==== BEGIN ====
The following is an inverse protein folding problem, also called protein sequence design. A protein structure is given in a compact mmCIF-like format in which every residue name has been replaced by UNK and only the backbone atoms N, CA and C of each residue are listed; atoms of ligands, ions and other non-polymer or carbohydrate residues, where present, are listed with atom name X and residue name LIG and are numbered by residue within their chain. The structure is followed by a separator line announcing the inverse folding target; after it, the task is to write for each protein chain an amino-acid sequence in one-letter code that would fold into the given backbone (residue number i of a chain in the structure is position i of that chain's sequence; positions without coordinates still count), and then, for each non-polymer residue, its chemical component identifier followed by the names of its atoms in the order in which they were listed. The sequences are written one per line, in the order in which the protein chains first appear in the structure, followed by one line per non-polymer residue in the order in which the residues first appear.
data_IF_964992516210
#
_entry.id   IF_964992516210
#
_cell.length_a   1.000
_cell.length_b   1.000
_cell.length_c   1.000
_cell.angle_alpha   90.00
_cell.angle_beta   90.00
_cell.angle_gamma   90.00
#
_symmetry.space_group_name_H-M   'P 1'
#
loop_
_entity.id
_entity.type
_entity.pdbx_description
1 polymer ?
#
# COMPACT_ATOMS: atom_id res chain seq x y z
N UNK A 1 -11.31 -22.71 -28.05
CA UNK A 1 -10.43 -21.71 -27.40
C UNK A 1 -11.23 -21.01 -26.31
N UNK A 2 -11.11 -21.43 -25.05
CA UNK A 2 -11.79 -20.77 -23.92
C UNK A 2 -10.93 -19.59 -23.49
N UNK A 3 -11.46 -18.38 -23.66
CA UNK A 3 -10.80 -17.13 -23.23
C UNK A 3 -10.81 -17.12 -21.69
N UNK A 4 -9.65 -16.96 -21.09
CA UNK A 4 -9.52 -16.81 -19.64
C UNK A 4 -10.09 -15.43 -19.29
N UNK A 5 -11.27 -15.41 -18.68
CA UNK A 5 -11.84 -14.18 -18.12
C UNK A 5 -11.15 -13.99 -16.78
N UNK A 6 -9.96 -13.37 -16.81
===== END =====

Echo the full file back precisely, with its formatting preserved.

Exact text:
The following is an inverse protein folding problem, also called protein sequence design. A protein structure is given in a compact mmCIF-like format in which every residue name has been replaced by UNK and only the backbone atoms N, CA and C of each residue are listed; atoms of ligands, ions and other non-polymer or carbohydrate residues, where present, are listed with atom name X and residue name LIG and are numbered by residue within their chain. The structure is followed by a separator line announcing the inverse folding target; after it, the task is to write for each protein chain an amino-acid sequence in one-letter code that would fold into the given backbone (residue number i of a chain in the structure is position i of that chain's sequence; positions without coordinates still count), and then, for each non-polymer residue, its chemical component identifier followed by the names of its atoms in the order in which they were listed. The sequences are written one per line, in the order in which the protein chains first appear in the structure, followed by one line per non-polymer residue in the order in which the residues first appear.
data_IF_964992516210
#
_entry.id   IF_964992516210
#
_cell.length_a   1.000
_cell.length_b   1.000
_cell.length_c   1.000
_cell.angle_alpha   90.00
_cell.angle_beta   90.00
_cell.angle_gamma   90.00
#
_symmetry.space_group_name_H-M   'P 1'
#
loop_
_entity.id
_entity.type
_entity.pdbx_description
1 polymer ?
#
# COMPACT_ATOMS: atom_id res chain seq x y z
N UNK A 1 -11.31 -22.71 -28.05
CA UNK A 1 -10.43 -21.71 -27.40
C UNK A 1 -11.23 -21.01 -26.31
N UNK A 2 -11.11 -21.43 -25.05
CA UNK A 2 -11.79 -20.77 -23.92
C UNK A 2 -10.93 -19.59 -23.49
N UNK A 3 -11.46 -18.38 -23.66
CA UNK A 3 -10.80 -17.13 -23.23
C UNK A 3 -10.81 -17.12 -21.69
N UNK A 4 -9.65 -16.96 -21.09
CA UNK A 4 -9.52 -16.81 -19.64
C UNK A 4 -10.09 -15.43 -19.29
N UNK A 5 -11.27 -15.41 -18.68
CA UNK A 5 -11.84 -14.18 -18.12
C UNK A 5 -11.15 -13.99 -16.78
N UNK A 6 -9.96 -13.37 -16.81